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Court of Appeals of Georgia.



Decided: February 02, 2023

David W. Graybeal, Norcross, for Appellant. Todd Jonathan Poole Poole, Bret S Moore, Tucker, for Appellee.

Global Education-SAT Academy, LLC (“Global”), and Hyun Jae Lee (collectively, the “Appellants”) appeal from the trial court's judgment in favor of DF Duluth, LLC and NP Giant Duluth, LLC (collectively, the “Landlords”). The Appellants argue that: (1) the Landlords did not have standing to sue under a lease between Global and the previous owner; (2) the trial court erred in adopting non-well-pled allegations in the complaint after finding the Landlords in default; (3) the trial court erred in adopting a contempt order drafted by the Landlords; and (4) the trial court erred in granting a motion to compel against the Appellants. For the reasons set forth infra, we affirm.

On appellate review of a bench trial, the factual findings shall not be set aside unless clearly erroneous, and due regard shall be given to the opportunity of the trial court to judge the credibility of the witnesses. In bench trials, the judge sits as trier of fact, and the court's findings are analogous to a jury's verdict and should not be disturbed if there is any evidence to support them.1

So viewed, the record shows the following. Global was a commercial tenant of a shopping center in Duluth. The Landlords purchased the shopping center in 2016. In 2017, the Landlords sued the Appellants, alleging that they had failed to pay rent. The Landlords later filed an amended complaint, asserting a voidable transfer claim against Lee. The Landlords contended that Lee had transferred Global assets to himself and a new college-planning venture, and that Lee was the successor-in-interest to Global.

During discovery, the Landlords filed a motion to compel seeking answers to interrogatories and bank records. The trial court largely granted the Landlords’ motion to compel, which compelled the Appellants to produce, among other things, the accounting and bank records. The Landlords filed a motion for contempt after it had not received the requested records.

At the hearing on the motion, the Appellants argued, among other things, that their banks held the records, not the Appellants, and therefore the Appellants did not need to request the records from the bank. The trial court found that the Appellants’ failure to comply with the order to compel was willful. The court struck the Appellants’ answer and entered default against them.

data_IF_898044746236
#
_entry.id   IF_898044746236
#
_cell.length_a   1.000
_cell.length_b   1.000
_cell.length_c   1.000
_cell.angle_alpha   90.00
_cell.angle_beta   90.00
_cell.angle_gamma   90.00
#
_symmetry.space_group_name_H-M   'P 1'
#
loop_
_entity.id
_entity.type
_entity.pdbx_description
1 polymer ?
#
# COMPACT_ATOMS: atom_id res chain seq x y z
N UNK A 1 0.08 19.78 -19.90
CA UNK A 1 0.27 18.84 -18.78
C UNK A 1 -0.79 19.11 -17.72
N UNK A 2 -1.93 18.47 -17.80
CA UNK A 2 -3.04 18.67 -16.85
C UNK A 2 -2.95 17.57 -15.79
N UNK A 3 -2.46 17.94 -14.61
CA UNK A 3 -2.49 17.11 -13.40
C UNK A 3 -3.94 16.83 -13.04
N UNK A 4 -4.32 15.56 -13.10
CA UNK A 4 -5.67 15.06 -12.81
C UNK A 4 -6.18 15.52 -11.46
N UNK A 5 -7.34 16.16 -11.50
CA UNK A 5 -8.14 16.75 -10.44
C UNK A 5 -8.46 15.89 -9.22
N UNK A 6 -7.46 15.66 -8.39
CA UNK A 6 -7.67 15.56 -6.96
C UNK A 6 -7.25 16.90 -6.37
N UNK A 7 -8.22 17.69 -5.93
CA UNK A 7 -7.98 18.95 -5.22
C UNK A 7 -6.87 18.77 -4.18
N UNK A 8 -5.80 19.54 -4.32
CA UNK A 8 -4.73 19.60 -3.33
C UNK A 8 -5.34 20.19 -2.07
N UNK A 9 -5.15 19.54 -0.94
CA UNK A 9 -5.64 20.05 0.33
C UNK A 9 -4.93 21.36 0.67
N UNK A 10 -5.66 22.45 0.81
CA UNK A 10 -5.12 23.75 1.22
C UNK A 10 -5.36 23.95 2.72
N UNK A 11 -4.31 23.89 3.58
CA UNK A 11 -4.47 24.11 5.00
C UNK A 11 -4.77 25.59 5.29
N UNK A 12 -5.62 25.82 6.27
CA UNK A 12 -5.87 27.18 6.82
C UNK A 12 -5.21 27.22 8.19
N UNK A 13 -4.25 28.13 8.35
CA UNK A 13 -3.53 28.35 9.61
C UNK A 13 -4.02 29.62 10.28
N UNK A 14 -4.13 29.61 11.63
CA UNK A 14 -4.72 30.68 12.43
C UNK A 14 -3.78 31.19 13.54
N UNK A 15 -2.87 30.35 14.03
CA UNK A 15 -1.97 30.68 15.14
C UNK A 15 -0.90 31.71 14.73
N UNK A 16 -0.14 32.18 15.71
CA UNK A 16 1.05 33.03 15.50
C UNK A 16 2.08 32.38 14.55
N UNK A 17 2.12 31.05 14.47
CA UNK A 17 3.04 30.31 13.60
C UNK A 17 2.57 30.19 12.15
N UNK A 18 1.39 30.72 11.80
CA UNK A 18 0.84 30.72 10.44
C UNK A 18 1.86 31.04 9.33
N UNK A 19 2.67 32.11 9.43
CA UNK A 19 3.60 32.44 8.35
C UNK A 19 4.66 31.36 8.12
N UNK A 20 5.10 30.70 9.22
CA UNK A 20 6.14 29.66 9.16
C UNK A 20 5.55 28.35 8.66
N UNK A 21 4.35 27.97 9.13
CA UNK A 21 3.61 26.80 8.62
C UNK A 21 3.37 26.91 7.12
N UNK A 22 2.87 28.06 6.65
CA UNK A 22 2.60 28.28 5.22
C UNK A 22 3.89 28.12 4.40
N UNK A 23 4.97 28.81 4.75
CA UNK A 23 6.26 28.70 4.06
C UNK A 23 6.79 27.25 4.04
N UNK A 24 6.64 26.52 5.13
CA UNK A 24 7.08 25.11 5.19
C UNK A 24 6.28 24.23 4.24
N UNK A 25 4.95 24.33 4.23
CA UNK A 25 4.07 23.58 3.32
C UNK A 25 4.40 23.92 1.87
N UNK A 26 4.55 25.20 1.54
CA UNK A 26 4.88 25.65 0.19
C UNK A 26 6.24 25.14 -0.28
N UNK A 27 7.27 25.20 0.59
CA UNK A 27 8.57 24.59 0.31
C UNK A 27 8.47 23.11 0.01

The trial court held a bench trial on two remaining issues — the Landlords’ standing and additional damages incurred since the beginning of the lawsuit. The court found that the Landlords had standing and entered a judgment in favor of the Landlords for $604,876.91. This appeal followed.

“[A] trial court's decision with respect to standing will not be reversed absent clear error, although we review de novo any questions of law inherent in that decision.”2 “Trial judges have broad discretion in controlling discovery, including imposition of sanctions, and appellate courts will not reverse a trial court's decision on such matters unless there has been a clear abuse of discretion.”3 With these guiding principles in mind, we now turn to the Appellants’ claims of error.

1. The Appellants argue that the Landlords did not have standing to sue under the lease. The Appellants contend that Wells Fargo Bank was the actual owner of the property because it held a security deed.

“As a general rule, the law requires that one must be a party to a contract in order to enforce its provisions.”4 “A party may assign to another a contractual right to collect payment, including the right to sue to enforce the right. But an assignment must be in writing in order for the contractual right to be enforceable by the assignee.”5

Unlike a traditional mortgage, the Landlords executed a deed to secure debt with Wells Fargo Bank in order to finance their acquisition of the property. A deed to secure debt transfers legal title to the lender, while a mortgage only acts as a lien on the property.6 “Although a deed to secure debt conveys legal title in the property to the lender, the borrower retains an equitable title and the right to regain or redeem legal title by payment of the secured indebtedness; the borrower also retains the right of possession.”7

In this case, the security deed between Wells Fargo and the Landlords allowed the Landlords to remain in possession of the property; use, operate, and manage the property; and collect rent. Because “the language used in the deed[ ] in this case can be read as an assignment” of Wells Fargo's ability to collect rent to the Landlords, the trial court did not clearly err in finding that the Landlords had standing to enforce the lease against the Appellants.8

The Appellants, citing Perdue v. Lake,9 also contend that the trial court should have immediately resolved the standing issue rather than waiting until trial. The Appellants misread Lake. While “standing must be determined at the time at which the plaintiff's complaint is filed[,]”10 that means that “the plaintiff must be able to show that he or she has been harmed at the time that the complaint is filed”11 — not that the trial court must immediately resolve standing. Because the Landlords acquired the property in 2016 and filed suit in 2017, the trial court did not clearly err in waiting until trial, and hearing evidence, before deciding standing.

2. The Appellants argue that the trial court erred in adopting non-well-pled allegations in the complaint as a result of the Appellants’ default.

If a defendant is in default, then the plaintiff is entitled to judgment “as if every item and paragraph of the complaint or other original pleading were supported by proper evidence[.]”12 However,

it is axiomatic that a default does not result in the admission of allegations that are not well-pled or that are the result of forced inferences․ So while a default operates as an admission of the well-pled factual allegations in a complaint, it does not admit the legal conclusions contained therein. A default simply does not require blind acceptance of a plaintiff's erroneous conclusions of law. Nor does a default preclude a defendant from showing that under the facts as deemed admitted, no claim existed which would allow the plaintiff to recover.13